A congressional report that more than a half-million commercial drivers are eligible for full disability benefits has prompted a House Transportation Committee hearing on truckers’ health and safety, to be held Thursday, July 24. One of the proposals to be considered by the committee, led by U.S. Rep. James Oberstar, D-Minn., is making it easier for employers to check the results of commercial drivers’ drug tests.
Released Monday, July 21, on the U.S. Government Accountability Office website, the study reports that nearly 563,000 commercial drivers are eligible for full disability benefits from the federal government. It also documents a number of accidents caused by commercial drivers in need of better health care. More than 1,000 of those drivers eligible for full benefits were diagnosed with vision, hearing or seizure disorders, according to GAO.
The yearlong study includes data from the Social Security Administration, the Office of Personnel Management and the Departments of Energy, Veterans Affairs and Labor. The data used in the study represent more than 4 percent of all CDLs in the DOT database and were gleaned from 12 states: California, Florida, Illinois, Kentucky, Maryland, Michigan, Minnesota, Montana, Tennessee, Texas, Virginia and Wisconsin.
The study includes 15 case studies of truck and bus drivers who had serious medical conditions at the time of their crashes. One was a Minnesota truck driver who had received Social Security disability benefits for more than 10 years for several medical conditions, including complications from a leg amputation. The truck driver reportedly told GAO that he was required only to push the doctor across the room in a rolling chair to pass the Skills Performance Evaluation. The doctor reportedly then signed the medical certificate without indicating that an SPE must be obtained from DOT.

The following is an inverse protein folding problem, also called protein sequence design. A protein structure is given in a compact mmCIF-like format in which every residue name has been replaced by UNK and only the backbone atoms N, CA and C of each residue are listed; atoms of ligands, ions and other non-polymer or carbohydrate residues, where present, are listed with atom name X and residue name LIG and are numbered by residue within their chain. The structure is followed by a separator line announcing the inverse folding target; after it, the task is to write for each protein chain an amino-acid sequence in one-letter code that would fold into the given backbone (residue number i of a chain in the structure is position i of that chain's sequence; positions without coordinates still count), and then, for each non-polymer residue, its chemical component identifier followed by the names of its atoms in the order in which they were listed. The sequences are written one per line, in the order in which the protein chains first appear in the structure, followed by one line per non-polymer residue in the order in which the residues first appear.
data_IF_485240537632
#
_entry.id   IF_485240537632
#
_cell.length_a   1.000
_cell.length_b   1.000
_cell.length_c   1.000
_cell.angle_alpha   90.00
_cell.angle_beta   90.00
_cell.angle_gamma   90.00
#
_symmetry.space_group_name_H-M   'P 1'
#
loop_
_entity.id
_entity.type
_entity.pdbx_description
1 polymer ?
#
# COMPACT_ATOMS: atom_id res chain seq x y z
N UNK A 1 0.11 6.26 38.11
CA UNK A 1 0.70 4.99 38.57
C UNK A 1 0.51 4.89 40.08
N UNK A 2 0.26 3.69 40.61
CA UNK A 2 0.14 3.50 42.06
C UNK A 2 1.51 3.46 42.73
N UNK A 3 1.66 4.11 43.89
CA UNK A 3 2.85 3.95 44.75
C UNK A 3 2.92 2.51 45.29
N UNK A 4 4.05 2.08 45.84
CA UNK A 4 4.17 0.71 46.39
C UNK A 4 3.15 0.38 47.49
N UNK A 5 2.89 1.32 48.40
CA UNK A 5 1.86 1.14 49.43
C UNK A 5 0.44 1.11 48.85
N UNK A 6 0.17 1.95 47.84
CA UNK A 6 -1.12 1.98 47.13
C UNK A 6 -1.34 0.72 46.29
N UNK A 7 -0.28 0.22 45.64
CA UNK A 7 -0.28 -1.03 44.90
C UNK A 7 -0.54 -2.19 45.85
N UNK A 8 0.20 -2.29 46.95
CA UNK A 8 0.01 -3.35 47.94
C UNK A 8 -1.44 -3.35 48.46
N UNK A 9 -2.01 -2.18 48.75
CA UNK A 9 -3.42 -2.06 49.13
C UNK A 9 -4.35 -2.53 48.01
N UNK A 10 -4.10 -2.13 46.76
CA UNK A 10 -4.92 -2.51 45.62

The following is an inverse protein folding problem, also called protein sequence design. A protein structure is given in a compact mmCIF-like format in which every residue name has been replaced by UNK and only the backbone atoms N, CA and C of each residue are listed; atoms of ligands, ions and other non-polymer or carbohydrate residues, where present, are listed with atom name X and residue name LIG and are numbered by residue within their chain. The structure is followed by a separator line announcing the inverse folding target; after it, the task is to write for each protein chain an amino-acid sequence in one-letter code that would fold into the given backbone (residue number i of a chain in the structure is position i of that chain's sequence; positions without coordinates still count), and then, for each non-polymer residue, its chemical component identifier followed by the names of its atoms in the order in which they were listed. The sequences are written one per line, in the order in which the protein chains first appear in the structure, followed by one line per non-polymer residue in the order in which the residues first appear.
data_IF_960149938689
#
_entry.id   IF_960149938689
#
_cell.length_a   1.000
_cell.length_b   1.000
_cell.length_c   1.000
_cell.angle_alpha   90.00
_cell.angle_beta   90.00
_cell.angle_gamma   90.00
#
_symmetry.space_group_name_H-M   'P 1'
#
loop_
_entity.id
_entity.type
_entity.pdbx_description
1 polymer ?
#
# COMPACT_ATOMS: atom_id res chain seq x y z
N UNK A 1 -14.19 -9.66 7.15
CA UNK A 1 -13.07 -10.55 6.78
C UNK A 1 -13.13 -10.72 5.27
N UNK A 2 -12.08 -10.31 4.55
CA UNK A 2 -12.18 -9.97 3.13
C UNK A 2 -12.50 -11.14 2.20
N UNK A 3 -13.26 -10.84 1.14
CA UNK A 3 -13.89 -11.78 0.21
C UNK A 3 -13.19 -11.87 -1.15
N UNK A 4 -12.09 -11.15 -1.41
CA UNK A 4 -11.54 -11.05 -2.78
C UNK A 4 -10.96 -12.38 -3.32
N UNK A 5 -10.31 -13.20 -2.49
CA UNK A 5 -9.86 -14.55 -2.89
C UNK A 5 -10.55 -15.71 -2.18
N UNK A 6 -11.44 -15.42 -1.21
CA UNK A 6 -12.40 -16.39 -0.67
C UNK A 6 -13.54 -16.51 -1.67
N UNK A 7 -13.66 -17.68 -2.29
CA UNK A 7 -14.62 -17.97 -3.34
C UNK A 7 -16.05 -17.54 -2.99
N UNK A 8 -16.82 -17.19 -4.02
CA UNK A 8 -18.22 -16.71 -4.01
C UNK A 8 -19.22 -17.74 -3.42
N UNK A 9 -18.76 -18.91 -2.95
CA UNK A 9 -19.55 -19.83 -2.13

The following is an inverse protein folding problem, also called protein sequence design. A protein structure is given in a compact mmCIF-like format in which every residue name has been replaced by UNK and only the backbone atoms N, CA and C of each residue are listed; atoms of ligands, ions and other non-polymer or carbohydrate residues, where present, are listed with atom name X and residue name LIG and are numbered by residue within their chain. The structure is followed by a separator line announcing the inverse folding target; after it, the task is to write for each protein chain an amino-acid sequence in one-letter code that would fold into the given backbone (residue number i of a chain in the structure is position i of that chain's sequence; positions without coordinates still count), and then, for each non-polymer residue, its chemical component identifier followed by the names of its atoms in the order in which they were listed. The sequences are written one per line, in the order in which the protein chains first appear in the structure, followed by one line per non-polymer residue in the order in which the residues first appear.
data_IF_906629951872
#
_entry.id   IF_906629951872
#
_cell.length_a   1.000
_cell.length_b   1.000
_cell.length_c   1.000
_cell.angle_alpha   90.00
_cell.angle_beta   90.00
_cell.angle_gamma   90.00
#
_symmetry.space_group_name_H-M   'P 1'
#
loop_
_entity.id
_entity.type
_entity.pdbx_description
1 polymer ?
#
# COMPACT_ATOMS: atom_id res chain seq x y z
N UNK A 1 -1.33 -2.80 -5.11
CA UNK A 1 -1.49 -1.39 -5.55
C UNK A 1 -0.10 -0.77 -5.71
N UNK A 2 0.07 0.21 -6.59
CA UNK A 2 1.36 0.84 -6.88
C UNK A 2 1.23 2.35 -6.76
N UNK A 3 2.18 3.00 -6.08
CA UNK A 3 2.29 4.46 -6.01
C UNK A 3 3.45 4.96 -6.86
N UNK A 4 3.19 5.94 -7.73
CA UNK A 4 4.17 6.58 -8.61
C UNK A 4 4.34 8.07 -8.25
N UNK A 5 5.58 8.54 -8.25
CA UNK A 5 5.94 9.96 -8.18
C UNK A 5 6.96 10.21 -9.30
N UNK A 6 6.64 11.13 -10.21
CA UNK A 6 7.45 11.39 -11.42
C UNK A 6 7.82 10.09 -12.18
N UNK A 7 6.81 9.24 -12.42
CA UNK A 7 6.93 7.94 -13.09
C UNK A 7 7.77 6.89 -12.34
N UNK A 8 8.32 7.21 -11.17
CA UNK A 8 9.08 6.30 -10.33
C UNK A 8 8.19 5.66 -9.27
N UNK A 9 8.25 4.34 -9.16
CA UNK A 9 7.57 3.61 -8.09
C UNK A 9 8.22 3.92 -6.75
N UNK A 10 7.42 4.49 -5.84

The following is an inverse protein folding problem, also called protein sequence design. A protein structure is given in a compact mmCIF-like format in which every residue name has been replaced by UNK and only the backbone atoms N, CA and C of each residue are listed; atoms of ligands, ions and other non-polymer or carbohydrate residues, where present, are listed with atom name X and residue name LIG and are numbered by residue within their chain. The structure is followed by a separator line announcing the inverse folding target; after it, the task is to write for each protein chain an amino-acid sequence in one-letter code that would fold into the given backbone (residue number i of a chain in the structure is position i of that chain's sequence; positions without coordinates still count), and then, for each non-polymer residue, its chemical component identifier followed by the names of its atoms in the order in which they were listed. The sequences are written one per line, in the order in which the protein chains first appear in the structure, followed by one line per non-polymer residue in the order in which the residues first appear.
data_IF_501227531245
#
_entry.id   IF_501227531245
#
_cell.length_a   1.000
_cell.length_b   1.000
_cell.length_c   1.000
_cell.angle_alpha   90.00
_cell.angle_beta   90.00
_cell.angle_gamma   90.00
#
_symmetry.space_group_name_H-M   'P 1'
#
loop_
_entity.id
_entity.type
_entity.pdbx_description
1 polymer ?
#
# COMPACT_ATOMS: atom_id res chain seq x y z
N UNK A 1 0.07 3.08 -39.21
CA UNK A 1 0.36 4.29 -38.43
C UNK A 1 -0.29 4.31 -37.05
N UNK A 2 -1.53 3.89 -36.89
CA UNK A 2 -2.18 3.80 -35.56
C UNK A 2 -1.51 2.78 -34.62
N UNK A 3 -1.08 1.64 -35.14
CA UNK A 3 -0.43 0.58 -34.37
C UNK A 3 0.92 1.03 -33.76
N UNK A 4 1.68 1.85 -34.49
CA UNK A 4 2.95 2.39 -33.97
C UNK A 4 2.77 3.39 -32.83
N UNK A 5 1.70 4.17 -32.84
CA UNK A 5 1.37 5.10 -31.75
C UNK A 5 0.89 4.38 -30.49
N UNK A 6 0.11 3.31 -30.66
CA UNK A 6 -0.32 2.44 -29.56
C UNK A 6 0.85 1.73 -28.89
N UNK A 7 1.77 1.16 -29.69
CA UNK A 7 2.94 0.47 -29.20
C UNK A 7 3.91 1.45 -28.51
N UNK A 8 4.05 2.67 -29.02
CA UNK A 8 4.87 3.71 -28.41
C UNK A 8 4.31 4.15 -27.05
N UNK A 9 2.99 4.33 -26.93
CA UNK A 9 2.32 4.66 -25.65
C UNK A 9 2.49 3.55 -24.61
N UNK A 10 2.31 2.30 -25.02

The report also notes that the Federal Motor Carrier Safety Administration has yet to enforce eight guidelines that the National Transportation Safety Board proposed in 2001 and urged action on again two years later. The oversight of medical fitness was on the NTSB’s 2003 “Most Wanted” list. Of the eight recommendations, one would set minimum standards for determining whether truckers are healthy enough to drive safely. Another would regulate the physicians doing health examinations for truckers more closely.
The report is available as a 30-page PDF download by clicking here.